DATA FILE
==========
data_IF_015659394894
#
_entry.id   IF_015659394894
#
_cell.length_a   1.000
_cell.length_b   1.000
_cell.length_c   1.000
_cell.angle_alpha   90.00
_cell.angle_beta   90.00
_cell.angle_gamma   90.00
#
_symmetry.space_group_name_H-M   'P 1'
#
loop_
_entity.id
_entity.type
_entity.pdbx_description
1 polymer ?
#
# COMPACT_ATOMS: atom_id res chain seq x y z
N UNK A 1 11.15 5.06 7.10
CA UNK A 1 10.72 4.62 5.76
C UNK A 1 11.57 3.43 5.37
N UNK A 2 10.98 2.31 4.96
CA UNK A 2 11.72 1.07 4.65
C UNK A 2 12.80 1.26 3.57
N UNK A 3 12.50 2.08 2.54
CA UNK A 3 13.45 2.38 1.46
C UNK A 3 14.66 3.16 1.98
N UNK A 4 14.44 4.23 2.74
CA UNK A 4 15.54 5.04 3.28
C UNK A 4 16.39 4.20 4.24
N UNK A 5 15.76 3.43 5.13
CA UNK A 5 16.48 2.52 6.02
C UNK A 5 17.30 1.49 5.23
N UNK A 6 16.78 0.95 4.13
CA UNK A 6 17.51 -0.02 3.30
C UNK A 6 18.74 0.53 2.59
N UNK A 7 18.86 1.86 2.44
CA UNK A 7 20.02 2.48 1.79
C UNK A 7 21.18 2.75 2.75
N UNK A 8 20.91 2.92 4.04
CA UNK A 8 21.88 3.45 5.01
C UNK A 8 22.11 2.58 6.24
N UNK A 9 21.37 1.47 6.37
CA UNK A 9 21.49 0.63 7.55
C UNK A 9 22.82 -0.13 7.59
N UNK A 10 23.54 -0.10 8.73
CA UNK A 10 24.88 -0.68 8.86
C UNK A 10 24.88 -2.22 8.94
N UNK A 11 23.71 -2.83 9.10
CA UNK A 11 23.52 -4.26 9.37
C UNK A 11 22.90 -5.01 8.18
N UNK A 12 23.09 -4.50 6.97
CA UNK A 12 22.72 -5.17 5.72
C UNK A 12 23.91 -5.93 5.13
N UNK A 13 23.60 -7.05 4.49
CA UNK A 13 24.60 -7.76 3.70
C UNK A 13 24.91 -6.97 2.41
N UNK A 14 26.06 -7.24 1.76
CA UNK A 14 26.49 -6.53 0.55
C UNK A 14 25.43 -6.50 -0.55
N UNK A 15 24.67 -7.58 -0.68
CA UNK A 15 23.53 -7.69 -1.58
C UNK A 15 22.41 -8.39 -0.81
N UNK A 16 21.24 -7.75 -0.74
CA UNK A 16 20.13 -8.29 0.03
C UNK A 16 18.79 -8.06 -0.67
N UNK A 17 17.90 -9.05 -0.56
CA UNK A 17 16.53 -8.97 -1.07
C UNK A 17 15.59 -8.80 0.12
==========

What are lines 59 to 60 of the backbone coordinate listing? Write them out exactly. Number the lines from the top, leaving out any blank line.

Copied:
C UNK A 13 24.91 -6.97 2.41
N UNK A 14 26.06 -7.24 1.76